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Old 02-12-2016, 09:34 PM
purplehullpeas purplehullpeas is offline
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We have used mcmurries alot over the years alwayse been happy with he results. I have used other hatcheries as well have no complaints.

I was excited to try them but unfortunately they were due to external events killed..

One thing I have been thinking on that's also a problem is hawks (now a pair bald eagles)

Can't shoot em like coons or foxes so I've been wracking my brain how to set up a 1/8-1/4 acre pen that is cost effectively set up to prevent dive bombing from birds of prey that won't kill them yes won't allow easy acess to birds.

I'm thinking mayve posts with a grid of thin cable and some StreAmersham that move in wind but I don't know
I bought a 50ft x 100ft bird net off of ebay for around $120. I used it to cover a 40ft x 60 ft pen and so far haven't lost any to hawks, owls or eagles. That use to be a huge problem for me.
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Old 02-12-2016, 09:52 PM
purplehullpeas purplehullpeas is offline
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After being told by my wife not to bring any more animals to the farm that need to be fed, I ordered 45 birds from Ideal Poultry, back in October. I didn't lose as many as I expected. I've got 31 pullets, 2 roosters and a half a dozen mean thug guineas. That little gang of thugs started abusing the pullets so I kicked them out of the pen. They are free to go where ever they want, but spend all day circling the pen trying to get back into the chicken pen.
Meanwhile, my 31 pullets, some Buff Orpingtons, Barred Rocks and Rhode Island Reds, should start laying next month, so I don't think I'll be starting any more this year, unless some varmint gets in my pen.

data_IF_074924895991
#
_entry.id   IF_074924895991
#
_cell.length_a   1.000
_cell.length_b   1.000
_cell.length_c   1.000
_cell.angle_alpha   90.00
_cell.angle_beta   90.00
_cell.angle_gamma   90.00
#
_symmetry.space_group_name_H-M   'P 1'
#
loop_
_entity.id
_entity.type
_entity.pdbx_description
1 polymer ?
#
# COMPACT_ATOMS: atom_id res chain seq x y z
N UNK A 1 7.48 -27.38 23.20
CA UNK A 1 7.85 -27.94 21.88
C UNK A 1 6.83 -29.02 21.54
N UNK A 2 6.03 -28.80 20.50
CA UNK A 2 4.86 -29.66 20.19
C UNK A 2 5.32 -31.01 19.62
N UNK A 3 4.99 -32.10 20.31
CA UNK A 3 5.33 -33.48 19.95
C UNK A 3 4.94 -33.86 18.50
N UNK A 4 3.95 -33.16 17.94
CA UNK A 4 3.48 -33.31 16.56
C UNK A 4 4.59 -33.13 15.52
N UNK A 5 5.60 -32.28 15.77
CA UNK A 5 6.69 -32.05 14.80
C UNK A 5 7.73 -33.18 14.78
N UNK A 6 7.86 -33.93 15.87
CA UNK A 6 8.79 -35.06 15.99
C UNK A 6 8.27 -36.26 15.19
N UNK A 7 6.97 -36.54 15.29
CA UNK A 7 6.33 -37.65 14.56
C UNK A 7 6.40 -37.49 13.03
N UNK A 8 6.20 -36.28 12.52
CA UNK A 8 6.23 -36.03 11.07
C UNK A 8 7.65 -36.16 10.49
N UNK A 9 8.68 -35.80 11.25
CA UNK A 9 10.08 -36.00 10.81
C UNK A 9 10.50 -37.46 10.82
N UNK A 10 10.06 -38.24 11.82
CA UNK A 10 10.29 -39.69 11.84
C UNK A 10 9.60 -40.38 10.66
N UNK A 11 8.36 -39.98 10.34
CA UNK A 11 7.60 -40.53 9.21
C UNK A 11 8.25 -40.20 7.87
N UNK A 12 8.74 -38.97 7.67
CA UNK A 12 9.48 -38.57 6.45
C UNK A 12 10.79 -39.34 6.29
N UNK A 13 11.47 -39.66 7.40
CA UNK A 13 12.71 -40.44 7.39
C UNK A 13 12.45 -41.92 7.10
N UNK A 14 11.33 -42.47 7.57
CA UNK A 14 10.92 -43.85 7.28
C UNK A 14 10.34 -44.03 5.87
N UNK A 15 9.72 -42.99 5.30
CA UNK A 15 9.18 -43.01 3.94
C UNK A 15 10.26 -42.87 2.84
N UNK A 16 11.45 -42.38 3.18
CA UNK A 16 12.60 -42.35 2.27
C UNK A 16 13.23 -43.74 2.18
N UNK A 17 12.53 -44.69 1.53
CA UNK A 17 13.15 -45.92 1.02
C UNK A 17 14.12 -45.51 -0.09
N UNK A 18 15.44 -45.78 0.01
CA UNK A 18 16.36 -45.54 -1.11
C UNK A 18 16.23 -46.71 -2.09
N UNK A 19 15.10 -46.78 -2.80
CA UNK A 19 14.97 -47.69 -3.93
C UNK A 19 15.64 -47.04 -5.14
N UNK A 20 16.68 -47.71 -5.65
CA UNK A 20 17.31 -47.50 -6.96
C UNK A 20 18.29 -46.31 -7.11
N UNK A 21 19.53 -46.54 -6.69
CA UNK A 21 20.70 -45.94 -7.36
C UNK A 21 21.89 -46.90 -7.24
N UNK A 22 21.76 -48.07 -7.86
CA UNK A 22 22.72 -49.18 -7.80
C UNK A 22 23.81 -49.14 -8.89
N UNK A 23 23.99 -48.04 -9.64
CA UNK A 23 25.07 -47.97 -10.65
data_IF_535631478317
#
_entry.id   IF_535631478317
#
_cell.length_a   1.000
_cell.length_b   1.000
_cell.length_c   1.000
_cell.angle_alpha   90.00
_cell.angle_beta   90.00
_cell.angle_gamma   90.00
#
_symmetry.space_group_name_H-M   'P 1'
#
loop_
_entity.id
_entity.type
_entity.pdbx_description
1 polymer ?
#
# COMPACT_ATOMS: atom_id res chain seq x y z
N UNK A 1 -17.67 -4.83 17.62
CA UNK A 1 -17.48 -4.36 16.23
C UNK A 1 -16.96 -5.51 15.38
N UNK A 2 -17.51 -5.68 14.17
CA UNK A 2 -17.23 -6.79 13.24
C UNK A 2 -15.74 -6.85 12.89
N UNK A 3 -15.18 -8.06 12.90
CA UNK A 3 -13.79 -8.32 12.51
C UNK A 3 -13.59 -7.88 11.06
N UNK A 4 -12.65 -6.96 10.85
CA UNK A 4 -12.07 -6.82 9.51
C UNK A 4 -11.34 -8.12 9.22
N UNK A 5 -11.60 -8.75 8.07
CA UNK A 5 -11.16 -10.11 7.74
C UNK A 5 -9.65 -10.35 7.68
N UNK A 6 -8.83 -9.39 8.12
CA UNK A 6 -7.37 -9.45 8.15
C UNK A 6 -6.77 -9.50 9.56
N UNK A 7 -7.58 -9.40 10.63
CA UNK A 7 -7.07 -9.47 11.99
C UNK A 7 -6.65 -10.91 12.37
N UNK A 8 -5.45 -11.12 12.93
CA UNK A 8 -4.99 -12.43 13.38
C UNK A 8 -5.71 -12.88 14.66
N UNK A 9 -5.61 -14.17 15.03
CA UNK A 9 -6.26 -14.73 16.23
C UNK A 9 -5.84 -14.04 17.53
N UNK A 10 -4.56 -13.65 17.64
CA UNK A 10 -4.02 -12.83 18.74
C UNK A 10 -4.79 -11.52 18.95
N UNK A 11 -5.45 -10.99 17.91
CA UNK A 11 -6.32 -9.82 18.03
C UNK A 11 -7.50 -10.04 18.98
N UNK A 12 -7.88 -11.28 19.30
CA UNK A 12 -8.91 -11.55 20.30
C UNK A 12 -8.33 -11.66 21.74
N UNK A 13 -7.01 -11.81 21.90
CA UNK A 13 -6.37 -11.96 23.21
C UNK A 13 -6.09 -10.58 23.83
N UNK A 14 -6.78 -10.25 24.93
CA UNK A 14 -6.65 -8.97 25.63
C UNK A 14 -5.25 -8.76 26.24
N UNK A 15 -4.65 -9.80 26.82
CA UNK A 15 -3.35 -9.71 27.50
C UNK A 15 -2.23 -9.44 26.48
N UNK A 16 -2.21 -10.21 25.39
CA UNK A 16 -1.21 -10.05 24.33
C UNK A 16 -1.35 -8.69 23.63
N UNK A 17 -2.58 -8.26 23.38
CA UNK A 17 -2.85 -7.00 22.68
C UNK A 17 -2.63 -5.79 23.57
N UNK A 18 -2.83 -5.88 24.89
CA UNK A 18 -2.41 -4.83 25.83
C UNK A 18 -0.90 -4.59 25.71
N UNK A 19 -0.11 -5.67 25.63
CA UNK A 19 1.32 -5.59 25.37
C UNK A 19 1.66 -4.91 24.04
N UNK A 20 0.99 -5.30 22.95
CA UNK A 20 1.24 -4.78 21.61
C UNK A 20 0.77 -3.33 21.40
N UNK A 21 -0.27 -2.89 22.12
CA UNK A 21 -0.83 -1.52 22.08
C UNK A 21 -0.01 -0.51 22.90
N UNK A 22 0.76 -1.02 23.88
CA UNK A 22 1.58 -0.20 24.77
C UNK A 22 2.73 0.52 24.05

And I do still feed and water the Guineas. They roost on top of the pen, an so far nothing has dared mess with them. I call them "Hells Angels".
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Old 02-13-2016, 07:20 PM
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Just got 50 chicks from Ideal Poultry, I ordered the surprise special. They made the trip from texas just fine. Have also ordered from Murray Mcmurray in the past. Will probably pick up more from TSC and the feed store when thiers come in along with a cpl batches of cornish x.
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Old 02-14-2016, 12:20 PM
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I love chickens and most livestock, and have practiced animal husbandry all my life. The topic of getting chicks every year is a great topic. I hope that the purchasing of chicks isn't like, "where does meat come from", & "where does milk come from", question? And most children of today can certainly tell you, the grocery store. I am confident that every prepper/homesteader, no matter how small or large considers the process of raising your own or at least understands the theory? The purchasing of fertile eggs to hatch your own and where these fertile eggs can be found, no matter the breed of TSHTF. Just something to think about when them baby chicks arrive.
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Old 02-14-2016, 08:15 PM
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Being that I have four roosters and 19 hens, I won't be buying any chicks this Spring.

Three of my roosters are mixed breed bantams. 2 mixed breed bantam hens, 1 silver-laced duckwing bantam hen, 1 Speckled Sussex rooster, 3 Buffs, 1 Golden Comet, 2 White Rocks, 6 Black Giants, 2 Black Sex links, and some red hybrids make up the rest.

This year I am going to take the bantam eggs away when the banties go broody and place some of the larger eggs fertilized by the Speckled Sussex rooster with normal size hens. Don't need anymore bantams and my egg-layers are getting old and need fresh replacements.

No telling what will arise from this mix but all of the hen-raised chickens born on the property are still alive, successfully evade the wildlife, and are cagier than the purebred hatchery chicks. They seem to be more self-sufficient too.

Some of the store bought chickens have perished over the past few years, mostly to unknown ailments. Only roosters have fallen to hawks here but I did have two particularly stupid Speckled Sussex hens get stung to death by Yellow Jackets.

I like the Speckled Sussex rooster but had no use for the hens since they were stupid compared to the rest of my chickens. Probably had a bad pair here since I've heard good things about the breed elsewhere.